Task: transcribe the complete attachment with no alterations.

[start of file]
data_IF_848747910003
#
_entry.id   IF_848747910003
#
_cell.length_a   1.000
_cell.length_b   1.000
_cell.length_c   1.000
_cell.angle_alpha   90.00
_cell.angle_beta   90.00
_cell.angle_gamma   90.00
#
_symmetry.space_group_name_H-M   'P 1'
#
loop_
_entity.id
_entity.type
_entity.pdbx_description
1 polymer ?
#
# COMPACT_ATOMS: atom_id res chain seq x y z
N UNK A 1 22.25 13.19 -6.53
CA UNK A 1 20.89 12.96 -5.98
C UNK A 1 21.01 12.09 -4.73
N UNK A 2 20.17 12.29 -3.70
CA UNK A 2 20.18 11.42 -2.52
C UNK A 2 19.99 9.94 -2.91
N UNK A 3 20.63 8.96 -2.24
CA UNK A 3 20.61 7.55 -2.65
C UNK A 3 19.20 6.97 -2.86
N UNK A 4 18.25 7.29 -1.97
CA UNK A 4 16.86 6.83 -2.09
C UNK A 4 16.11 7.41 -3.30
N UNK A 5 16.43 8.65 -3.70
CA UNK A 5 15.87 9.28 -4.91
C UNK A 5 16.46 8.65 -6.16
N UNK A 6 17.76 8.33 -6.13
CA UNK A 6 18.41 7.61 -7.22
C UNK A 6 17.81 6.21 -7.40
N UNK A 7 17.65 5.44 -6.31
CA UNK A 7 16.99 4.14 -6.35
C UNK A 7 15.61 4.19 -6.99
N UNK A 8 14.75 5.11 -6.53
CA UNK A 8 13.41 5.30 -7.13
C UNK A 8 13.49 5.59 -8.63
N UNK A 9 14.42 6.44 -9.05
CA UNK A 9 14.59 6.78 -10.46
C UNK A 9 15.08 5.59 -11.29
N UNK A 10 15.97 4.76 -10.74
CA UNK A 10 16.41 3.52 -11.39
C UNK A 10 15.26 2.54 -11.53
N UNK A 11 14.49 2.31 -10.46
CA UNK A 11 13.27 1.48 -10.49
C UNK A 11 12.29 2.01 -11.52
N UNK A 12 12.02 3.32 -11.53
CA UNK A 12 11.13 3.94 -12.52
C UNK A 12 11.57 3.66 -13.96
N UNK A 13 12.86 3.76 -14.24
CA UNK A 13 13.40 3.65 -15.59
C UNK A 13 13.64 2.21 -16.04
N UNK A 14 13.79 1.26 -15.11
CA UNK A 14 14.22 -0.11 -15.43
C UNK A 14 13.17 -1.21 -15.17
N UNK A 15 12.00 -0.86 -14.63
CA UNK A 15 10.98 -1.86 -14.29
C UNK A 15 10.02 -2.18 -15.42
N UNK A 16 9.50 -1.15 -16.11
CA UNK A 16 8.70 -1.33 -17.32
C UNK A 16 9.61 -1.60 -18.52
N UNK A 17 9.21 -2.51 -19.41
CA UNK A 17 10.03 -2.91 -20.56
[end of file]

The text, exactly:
data_IF_848747910003
#
_entry.id   IF_848747910003
#
_cell.length_a   1.000
_cell.length_b   1.000
_cell.length_c   1.000
_cell.angle_alpha   90.00
_cell.angle_beta   90.00
_cell.angle_gamma   90.00
#
_symmetry.space_group_name_H-M   'P 1'
#
loop_
_entity.id
_entity.type
_entity.pdbx_description
1 polymer ?
#
# COMPACT_ATOMS: atom_id res chain seq x y z
N UNK A 1 22.25 13.19 -6.53
CA UNK A 1 20.89 12.96 -5.98
C UNK A 1 21.01 12.09 -4.73
N UNK A 2 20.17 12.29 -3.70
CA UNK A 2 20.18 11.42 -2.52
C UNK A 2 19.99 9.94 -2.91
N UNK A 3 20.63 8.96 -2.24
CA UNK A 3 20.61 7.55 -2.65
C UNK A 3 19.20 6.97 -2.86
N UNK A 4 18.25 7.29 -1.97
CA UNK A 4 16.86 6.83 -2.09
C UNK A 4 16.11 7.41 -3.30
N UNK A 5 16.43 8.65 -3.70
CA UNK A 5 15.87 9.28 -4.91
C UNK A 5 16.46 8.65 -6.16
N UNK A 6 17.76 8.33 -6.13
CA UNK A 6 18.41 7.61 -7.22
C UNK A 6 17.81 6.21 -7.40
N UNK A 7 17.65 5.44 -6.31
CA UNK A 7 16.99 4.14 -6.35
C UNK A 7 15.61 4.19 -6.99
N UNK A 8 14.75 5.11 -6.53
CA UNK A 8 13.41 5.30 -7.13
C UNK A 8 13.49 5.59 -8.63
N UNK A 9 14.42 6.44 -9.05
CA UNK A 9 14.59 6.78 -10.46
C UNK A 9 15.08 5.59 -11.29
N UNK A 10 15.97 4.76 -10.74
CA UNK A 10 16.41 3.52 -11.39
C UNK A 10 15.26 2.54 -11.53
N UNK A 11 14.49 2.31 -10.46
CA UNK A 11 13.27 1.48 -10.49
C UNK A 11 12.29 2.01 -11.52
N UNK A 12 12.02 3.32 -11.53
CA UNK A 12 11.13 3.94 -12.52
C UNK A 12 11.57 3.66 -13.96
N UNK A 13 12.86 3.76 -14.24
CA UNK A 13 13.40 3.65 -15.59
C UNK A 13 13.64 2.21 -16.04
N UNK A 14 13.79 1.26 -15.11
CA UNK A 14 14.22 -0.11 -15.43
C UNK A 14 13.17 -1.21 -15.17
N UNK A 15 12.00 -0.86 -14.63
CA UNK A 15 10.98 -1.86 -14.29
C UNK A 15 10.02 -2.18 -15.42
N UNK A 16 9.50 -1.15 -16.11
CA UNK A 16 8.70 -1.33 -17.32
C UNK A 16 9.61 -1.60 -18.52
N UNK A 17 9.21 -2.51 -19.41
CA UNK A 17 10.03 -2.91 -20.56